During a lethal-force encounter inside your home with home defense weapons, you don’t want to hit a family member or other innocent people. It’s important to learn which objects in your home make safe backstops and which will not stop a round that’s been fired. Rob Pincus fires a pistol, carbine and shotgun at a stack of books to help evaluate their effectiveness as backstops.
To learn more about the different types of guns for home defense read our article on the best home defense weapons.
Great advice — yes, books are excellent at stopping bullets — but they form a reliable backstop only when the round hits the book. Anyone relying on books as a backstop (as in the video) needs to ensure that the books fill the shelves SNUGLY and as close to COMPLETELY as possible. The books in the live fire demonstration were taped tightly together, much more tightly than most people place books on a bookshelf, leaving no possibility for a round to push through the gap between adjacent books.
Loosely positioned books (as are common in many homes) will usually stop a bullet because the bullet will probably hit the spine of the book, but loose books are less reliable than tightly placed books. And, of course, there is a completely unprotected gap between the top of the books and the bottom of the next shelf, so it is important to position the books and the shelves so the books fill as much of the space as possible.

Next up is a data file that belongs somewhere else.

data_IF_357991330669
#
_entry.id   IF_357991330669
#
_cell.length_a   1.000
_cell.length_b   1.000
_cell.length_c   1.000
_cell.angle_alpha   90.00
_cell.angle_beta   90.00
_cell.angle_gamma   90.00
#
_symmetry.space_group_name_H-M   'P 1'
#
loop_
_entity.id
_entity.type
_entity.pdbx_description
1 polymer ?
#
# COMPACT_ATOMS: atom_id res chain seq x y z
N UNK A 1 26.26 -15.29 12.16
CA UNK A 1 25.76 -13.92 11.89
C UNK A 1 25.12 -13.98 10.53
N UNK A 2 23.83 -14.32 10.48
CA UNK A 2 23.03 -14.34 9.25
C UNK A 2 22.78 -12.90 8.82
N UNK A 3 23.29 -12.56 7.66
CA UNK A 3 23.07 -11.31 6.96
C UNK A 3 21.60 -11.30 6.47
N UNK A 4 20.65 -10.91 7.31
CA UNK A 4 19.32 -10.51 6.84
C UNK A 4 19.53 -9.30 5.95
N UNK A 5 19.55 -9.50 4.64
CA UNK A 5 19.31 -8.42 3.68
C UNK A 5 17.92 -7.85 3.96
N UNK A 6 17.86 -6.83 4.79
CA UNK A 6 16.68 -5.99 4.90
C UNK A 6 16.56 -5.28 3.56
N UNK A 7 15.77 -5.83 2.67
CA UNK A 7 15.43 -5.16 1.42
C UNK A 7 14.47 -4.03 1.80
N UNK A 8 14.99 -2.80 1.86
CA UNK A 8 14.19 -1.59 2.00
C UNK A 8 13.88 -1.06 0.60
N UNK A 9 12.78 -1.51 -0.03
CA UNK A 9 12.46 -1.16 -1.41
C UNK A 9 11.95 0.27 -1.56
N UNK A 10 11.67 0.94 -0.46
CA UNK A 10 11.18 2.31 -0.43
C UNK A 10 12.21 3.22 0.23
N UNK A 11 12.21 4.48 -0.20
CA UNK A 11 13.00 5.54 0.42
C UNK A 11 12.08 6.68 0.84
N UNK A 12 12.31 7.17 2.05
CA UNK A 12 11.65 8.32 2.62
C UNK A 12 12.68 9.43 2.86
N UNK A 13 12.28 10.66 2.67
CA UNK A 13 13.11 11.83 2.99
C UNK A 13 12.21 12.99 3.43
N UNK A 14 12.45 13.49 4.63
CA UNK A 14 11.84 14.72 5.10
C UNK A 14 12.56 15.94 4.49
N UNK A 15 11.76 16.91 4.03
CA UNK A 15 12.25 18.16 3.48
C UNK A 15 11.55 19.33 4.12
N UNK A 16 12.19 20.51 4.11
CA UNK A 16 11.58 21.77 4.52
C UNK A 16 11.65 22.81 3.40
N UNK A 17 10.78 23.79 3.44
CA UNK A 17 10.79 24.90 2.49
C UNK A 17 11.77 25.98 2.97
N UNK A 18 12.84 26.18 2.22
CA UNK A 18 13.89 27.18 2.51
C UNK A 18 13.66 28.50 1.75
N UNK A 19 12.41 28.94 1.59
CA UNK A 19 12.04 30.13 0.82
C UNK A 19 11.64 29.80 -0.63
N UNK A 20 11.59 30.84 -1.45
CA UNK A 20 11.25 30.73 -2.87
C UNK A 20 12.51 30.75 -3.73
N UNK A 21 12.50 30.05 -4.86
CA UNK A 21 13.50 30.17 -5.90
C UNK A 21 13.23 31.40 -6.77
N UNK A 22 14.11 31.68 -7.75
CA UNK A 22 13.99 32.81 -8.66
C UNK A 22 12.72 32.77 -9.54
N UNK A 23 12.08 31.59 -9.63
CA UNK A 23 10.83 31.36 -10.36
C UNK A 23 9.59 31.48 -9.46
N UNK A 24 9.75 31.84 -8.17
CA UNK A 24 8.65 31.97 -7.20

In addition to books, a bookshelf like the one in the video is also a great place to store several reams of printer paper for your home computer printer.
I use #8-½ shot in a 12 ga. While it may not seem like it, penetration & destruction in the target is major.
Since we live on acreage we have a .300 Blackout with 200gr rounds for our other long arm.
I’d like to see those added to the repertoire of home defense guns.
I’m not great on handguns because you can’t really find a place to practice shooting after being awakened from a sleep and the long gun gives a better platform, in my estimation, from that condition.